Casares, Málaga

Coordinates: 36°26′40″N 5°16′22″W / 36.44444°N 5.27278°W / 36.44444; -5.27278
From Wikipedia, the free encyclopedia
Official seal of Casares
Casares is located in Province of Málaga
Location in Province of Málaga
Casares is located in Andalusia
Location in Spain
Casares is located in Spain
Location in Andalusia
Coordinates: 36°26′40″N 5°16′22″W / 36.44444°N 5.27278°W / 36.44444; -5.27278
Sovereign state Spain
Autonomous community Andalusia
Province Málaga
ComarcaCosta del Sol Occidental
 • AlcaldeJosé Carrasco Martínez (IULV–CA)
 • Total160 km2 (60 sq mi)
 • Land160 km2 (60 sq mi)
 • Water0.00 km2 (0.00 sq mi)
 • Total6,121
 • Density38/km2 (99/sq mi)
Time zoneUTC+1 (CET)
 • Summer (DST)UTC+2 (CEST)

Casares is a town and municipality in Spain, located in Málaga province, in the autonomous community of Andalusia.

Geography and demography[edit]

The municipality has a population of 4,051 (male: 2,139, female: 1,912), an area of 160 km². It has a density of 25.3.

The municipality borders Estepona, Manilva, and Gaucín.

The town of Casares has Moorish cliff-hugging buildings.


View over Casares
View of Casares

In Roman times the spa of la Hedionda, located on the road to Manilva, was already well known, and this is where Julius Caesar supposedly was cured of a liver complaint[citation needed], thanks to the sulfuric waters that still pour out of the local spring. For this reason, during the Roman Empire, Casares was allowed by emperors to mint its own coins.

The 12th-century castle, around which grew the present town center, was founded by the occupying Moors. In 1361, Peter I of Castile and the dethroned Muhammed V signed the Pact of Casares, by which the Moorish King recuperated his throne, leaving Casares as part of the Nasrid dynasty. The town surrendered to the Catholic forces after the fall of Ronda in 1485 and was handed over to Rodrigo Ponce de León, Duke of Cádiz. Later during the Rebellion of the Moriscos, Rodrigo's descendant, the Duke of Arcos, accepted the surrender of the rebel Moriscos, the Moors who had "converted" to Christianity. Casares had taken an active part in the Morisco rebellion, put down by Don John of Austria. The town separated from Manilva in 1795, being granted the title of Villa. At a later period, Casares was the only town, apart from Cádiz, that the Napoleonic troops had not been able to take.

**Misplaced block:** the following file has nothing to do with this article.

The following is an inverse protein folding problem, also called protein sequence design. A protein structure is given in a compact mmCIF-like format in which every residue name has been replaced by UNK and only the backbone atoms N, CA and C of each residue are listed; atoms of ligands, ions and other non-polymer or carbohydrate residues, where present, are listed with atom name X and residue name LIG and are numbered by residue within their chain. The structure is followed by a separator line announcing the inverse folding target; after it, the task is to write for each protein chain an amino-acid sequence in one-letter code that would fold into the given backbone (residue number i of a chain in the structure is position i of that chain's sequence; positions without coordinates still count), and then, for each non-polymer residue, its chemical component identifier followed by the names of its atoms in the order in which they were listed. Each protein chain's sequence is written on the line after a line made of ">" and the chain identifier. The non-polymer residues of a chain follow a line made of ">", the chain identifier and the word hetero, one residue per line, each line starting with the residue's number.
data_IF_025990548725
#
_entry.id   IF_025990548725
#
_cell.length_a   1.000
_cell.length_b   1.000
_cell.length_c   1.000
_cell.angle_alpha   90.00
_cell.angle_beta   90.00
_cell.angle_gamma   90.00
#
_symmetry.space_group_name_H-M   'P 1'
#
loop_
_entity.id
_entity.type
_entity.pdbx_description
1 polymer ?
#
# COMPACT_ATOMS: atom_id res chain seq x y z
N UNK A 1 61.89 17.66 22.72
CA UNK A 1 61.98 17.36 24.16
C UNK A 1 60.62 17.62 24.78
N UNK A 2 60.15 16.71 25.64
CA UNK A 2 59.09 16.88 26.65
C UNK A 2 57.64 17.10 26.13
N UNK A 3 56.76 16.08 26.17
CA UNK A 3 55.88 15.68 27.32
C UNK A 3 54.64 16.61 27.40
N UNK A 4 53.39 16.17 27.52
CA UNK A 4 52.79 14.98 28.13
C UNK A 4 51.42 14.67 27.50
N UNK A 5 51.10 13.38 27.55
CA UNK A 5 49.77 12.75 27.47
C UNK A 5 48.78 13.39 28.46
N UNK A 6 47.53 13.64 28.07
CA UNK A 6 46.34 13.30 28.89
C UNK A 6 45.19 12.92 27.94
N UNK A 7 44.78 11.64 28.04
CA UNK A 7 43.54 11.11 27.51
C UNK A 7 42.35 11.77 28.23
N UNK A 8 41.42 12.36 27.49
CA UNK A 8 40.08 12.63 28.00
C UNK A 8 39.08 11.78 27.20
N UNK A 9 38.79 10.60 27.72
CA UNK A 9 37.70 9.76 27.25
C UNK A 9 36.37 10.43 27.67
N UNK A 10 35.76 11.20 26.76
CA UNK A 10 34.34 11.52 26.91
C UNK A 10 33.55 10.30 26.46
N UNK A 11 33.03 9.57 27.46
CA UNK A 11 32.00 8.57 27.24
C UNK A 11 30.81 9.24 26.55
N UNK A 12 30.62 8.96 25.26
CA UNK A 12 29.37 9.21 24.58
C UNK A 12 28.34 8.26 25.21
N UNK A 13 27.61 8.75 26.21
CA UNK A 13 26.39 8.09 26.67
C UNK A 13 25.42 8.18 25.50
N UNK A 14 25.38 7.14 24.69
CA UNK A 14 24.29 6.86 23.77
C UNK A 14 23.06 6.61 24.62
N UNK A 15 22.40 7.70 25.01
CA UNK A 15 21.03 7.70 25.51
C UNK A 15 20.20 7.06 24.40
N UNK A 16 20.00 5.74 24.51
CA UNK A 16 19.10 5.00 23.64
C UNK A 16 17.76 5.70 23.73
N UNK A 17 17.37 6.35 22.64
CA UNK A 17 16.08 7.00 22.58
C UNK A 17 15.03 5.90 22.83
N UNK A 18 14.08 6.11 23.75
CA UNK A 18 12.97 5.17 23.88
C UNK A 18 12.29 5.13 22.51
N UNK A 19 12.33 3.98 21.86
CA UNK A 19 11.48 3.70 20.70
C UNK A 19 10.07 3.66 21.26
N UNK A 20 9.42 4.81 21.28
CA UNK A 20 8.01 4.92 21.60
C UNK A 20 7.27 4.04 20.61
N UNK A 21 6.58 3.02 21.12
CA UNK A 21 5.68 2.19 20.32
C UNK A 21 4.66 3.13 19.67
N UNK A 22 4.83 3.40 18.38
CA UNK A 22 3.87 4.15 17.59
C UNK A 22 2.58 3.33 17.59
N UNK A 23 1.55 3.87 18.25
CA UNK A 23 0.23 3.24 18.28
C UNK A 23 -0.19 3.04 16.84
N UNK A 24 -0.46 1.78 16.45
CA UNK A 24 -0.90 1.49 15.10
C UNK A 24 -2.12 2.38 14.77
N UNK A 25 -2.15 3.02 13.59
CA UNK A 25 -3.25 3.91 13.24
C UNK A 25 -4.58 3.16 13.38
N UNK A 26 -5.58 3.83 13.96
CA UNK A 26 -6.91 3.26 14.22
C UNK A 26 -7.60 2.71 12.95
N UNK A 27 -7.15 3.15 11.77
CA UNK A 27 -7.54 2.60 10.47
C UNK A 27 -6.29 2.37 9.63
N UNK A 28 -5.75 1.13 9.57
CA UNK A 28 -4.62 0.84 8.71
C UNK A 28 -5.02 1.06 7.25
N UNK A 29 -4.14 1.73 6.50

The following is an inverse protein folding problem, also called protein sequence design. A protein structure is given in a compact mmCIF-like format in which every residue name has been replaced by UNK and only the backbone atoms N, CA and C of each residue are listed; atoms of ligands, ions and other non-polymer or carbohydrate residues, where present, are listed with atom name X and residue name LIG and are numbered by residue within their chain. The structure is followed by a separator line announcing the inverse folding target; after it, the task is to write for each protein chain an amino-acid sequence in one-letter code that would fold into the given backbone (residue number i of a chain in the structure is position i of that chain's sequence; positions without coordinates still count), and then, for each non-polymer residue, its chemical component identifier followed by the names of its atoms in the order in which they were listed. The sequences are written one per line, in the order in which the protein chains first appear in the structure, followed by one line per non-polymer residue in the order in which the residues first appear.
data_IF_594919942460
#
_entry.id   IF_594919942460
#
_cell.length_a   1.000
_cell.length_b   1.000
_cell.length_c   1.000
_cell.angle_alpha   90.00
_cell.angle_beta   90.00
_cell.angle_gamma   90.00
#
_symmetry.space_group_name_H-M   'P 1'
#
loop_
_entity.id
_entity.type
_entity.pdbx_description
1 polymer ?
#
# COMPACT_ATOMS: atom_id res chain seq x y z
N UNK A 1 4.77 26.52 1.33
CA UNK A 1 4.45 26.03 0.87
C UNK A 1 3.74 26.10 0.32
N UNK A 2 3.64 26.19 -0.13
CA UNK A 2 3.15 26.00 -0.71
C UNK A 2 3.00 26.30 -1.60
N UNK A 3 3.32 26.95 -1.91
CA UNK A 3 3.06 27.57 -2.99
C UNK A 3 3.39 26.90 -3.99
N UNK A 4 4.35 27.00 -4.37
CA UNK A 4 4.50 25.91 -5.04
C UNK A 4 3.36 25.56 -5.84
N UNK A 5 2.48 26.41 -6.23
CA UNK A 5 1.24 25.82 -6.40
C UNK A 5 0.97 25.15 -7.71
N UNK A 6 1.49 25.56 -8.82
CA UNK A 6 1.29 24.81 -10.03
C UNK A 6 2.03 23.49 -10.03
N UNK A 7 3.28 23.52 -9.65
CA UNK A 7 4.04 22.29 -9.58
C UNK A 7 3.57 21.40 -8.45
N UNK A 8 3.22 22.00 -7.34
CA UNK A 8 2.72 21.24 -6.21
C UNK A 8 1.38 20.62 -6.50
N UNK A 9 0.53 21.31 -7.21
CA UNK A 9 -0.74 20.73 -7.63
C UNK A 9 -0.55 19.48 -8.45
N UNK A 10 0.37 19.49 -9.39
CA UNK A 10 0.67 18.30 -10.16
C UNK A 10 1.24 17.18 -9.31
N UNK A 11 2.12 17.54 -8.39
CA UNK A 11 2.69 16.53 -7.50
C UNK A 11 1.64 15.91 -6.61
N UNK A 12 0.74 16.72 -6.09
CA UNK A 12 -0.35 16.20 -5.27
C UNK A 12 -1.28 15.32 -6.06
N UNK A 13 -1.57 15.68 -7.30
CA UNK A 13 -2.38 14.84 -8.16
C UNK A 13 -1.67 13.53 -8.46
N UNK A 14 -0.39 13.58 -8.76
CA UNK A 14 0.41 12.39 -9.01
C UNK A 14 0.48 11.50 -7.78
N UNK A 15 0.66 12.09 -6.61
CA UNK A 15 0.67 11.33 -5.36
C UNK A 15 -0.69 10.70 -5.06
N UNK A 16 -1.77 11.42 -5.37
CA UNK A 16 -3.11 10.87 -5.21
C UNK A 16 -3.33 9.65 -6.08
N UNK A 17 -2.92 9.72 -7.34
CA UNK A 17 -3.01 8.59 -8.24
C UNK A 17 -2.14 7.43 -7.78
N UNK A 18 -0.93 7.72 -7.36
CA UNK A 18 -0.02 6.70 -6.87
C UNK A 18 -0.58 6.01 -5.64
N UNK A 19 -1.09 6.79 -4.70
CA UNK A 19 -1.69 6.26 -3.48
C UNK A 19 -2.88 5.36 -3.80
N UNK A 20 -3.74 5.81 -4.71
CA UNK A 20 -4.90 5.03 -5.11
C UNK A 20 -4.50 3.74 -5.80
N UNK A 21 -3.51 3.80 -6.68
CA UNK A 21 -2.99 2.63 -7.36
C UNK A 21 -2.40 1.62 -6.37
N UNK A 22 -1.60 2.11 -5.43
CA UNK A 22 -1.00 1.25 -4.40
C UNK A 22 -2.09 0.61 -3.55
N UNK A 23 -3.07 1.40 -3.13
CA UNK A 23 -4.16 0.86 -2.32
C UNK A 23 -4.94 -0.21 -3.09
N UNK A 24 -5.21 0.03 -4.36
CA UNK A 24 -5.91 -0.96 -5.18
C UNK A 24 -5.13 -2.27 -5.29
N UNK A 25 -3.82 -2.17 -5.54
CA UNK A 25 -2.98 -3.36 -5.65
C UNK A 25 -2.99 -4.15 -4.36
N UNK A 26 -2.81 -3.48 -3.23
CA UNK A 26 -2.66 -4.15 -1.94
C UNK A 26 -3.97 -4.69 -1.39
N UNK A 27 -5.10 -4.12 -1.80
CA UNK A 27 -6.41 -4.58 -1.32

More recent history indicates the old village as the birthplace of the father of Andalusian nationalism, Blas Infante Pérez de Vargas, labor lawyer, politician and writer, who is considered to be the largest historic figure in Andalusia. He was born in 1885 and died during the civil struggle in 1936.

Since 1978 the historical and artistic heritage of the village has been officially protected.


The main fair (Feria) of Casares takes place during the first weekend in August. The day of the patron saint, the Virgen del Rosario, is celebrated in the first week in September, and in the middle of this month too is the Feria del Cristo. The most important of the Romero takes place the last Saturday in May.

Local administration[edit]

The mayor of Casares is José Carrasco Martínez, of Izquierda UnidaLos Verdes–Convocatoria por Andalucía. This coalition has seven councillors in the town's ayuntamiento, while the Spanish Socialist Workers' Party have two and People's Party another two.


In the 2016 Spanish General Election, the Spanish Socialist Workers' Party got 31% of the vote in Casares, closely challenged by coalition of Podemos, Izquierda Unida and Equo with 27.43% and by the Partido Popular with 24.65%.[2]

Notable natives[edit]


  1. ^ Municipal Register of Spain 2018. National Statistics Institute.
  2. ^ "Resultados Electorales en Casares: Elecciones Generales 2016". EL PAÍS (in Spanish). Retrieved 2018-10-27. in Spanish

External links[edit]